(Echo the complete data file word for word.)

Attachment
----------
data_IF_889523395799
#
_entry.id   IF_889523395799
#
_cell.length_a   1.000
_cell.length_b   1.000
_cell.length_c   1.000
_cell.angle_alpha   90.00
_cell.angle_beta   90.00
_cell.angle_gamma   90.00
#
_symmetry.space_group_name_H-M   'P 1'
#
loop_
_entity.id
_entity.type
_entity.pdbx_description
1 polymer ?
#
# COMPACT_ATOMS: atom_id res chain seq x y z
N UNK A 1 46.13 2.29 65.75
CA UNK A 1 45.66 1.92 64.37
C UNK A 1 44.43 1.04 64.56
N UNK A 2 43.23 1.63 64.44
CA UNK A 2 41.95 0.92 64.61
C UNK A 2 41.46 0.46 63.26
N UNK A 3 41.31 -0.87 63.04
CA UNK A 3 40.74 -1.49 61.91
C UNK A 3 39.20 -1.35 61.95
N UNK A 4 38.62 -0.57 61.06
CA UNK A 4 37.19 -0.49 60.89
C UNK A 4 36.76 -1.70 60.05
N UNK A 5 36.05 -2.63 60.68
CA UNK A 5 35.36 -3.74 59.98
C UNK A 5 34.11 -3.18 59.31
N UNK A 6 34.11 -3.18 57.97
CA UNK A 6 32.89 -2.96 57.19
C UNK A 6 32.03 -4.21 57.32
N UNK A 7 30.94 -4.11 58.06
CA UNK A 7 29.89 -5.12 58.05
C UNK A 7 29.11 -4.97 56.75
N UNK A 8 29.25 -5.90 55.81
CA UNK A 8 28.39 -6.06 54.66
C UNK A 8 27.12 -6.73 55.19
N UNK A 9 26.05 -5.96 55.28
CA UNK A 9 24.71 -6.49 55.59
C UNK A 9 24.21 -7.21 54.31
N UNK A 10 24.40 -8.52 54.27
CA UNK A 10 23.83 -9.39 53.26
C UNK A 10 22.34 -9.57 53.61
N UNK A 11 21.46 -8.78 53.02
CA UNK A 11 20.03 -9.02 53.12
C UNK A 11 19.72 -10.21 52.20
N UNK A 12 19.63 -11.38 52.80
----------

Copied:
data_IF_889523395799
#
_entry.id   IF_889523395799
#
_cell.length_a   1.000
_cell.length_b   1.000
_cell.length_c   1.000
_cell.angle_alpha   90.00
_cell.angle_beta   90.00
_cell.angle_gamma   90.00
#
_symmetry.space_group_name_H-M   'P 1'
#
loop_
_entity.id
_entity.type
_entity.pdbx_description
1 polymer ?
#
# COMPACT_ATOMS: atom_id res chain seq x y z
N UNK A 1 46.13 2.29 65.75
CA UNK A 1 45.66 1.92 64.37
C UNK A 1 44.43 1.04 64.56
N UNK A 2 43.23 1.63 64.44
CA UNK A 2 41.95 0.92 64.61
C UNK A 2 41.46 0.46 63.26
N UNK A 3 41.31 -0.87 63.04
CA UNK A 3 40.74 -1.49 61.91
C UNK A 3 39.20 -1.35 61.95
N UNK A 4 38.62 -0.57 61.06
CA UNK A 4 37.19 -0.49 60.89
C UNK A 4 36.76 -1.70 60.05
N UNK A 5 36.05 -2.63 60.68
CA UNK A 5 35.36 -3.74 59.98
C UNK A 5 34.11 -3.18 59.31
N UNK A 6 34.11 -3.18 57.97
CA UNK A 6 32.89 -2.96 57.19
C UNK A 6 32.03 -4.21 57.32
N UNK A 7 30.94 -4.11 58.06
CA UNK A 7 29.89 -5.12 58.05
C UNK A 7 29.11 -4.97 56.75
N UNK A 8 29.25 -5.90 55.81
CA UNK A 8 28.39 -6.06 54.66
C UNK A 8 27.12 -6.73 55.19
N UNK A 9 26.05 -5.96 55.28
CA UNK A 9 24.71 -6.49 55.59
C UNK A 9 24.21 -7.21 54.31
N UNK A 10 24.40 -8.52 54.27
CA UNK A 10 23.83 -9.39 53.26
C UNK A 10 22.34 -9.57 53.61
N UNK A 11 21.46 -8.78 53.02
CA UNK A 11 20.03 -9.02 53.12
C UNK A 11 19.72 -10.21 52.20
N UNK A 12 19.63 -11.38 52.80